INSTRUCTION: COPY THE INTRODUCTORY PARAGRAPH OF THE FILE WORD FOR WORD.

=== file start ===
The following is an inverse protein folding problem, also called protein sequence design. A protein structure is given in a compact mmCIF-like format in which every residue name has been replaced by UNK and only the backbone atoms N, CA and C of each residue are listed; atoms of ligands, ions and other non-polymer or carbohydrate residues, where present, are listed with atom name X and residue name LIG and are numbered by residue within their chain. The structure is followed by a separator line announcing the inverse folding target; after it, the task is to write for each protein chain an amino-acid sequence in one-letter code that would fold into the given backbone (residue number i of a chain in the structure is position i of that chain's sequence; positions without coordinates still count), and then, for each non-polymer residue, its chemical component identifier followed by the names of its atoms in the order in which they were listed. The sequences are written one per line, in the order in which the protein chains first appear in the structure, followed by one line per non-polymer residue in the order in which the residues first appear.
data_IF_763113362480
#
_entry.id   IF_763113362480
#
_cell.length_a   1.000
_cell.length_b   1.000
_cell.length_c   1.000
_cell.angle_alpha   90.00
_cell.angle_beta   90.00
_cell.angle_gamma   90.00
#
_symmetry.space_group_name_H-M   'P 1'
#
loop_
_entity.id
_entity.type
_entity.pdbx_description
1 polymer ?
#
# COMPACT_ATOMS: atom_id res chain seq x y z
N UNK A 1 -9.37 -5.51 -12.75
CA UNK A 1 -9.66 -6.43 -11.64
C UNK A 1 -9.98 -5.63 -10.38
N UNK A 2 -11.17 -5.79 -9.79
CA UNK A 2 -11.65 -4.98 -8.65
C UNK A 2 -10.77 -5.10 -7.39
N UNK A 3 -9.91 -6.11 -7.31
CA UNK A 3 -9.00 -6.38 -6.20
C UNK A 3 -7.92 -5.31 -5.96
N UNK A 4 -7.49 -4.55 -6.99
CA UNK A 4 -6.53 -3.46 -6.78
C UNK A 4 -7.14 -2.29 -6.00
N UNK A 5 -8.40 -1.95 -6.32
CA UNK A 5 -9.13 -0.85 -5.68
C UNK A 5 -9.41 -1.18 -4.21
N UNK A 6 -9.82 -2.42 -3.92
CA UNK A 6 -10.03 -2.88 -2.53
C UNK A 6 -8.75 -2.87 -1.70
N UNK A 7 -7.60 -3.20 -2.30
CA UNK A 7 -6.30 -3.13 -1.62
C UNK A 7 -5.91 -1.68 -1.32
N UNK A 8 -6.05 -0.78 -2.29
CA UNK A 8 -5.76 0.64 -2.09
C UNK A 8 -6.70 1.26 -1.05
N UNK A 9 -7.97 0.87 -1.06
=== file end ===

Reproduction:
The following is an inverse protein folding problem, also called protein sequence design. A protein structure is given in a compact mmCIF-like format in which every residue name has been replaced by UNK and only the backbone atoms N, CA and C of each residue are listed; atoms of ligands, ions and other non-polymer or carbohydrate residues, where present, are listed with atom name X and residue name LIG and are numbered by residue within their chain. The structure is followed by a separator line announcing the inverse folding target; after it, the task is to write for each protein chain an amino-acid sequence in one-letter code that would fold into the given backbone (residue number i of a chain in the structure is position i of that chain's sequence; positions without coordinates still count), and then, for each non-polymer residue, its chemical component identifier followed by the names of its atoms in the order in which they were listed. The sequences are written one per line, in the order in which the protein chains first appear in the structure, followed by one line per non-polymer residue in the order in which the residues first appear.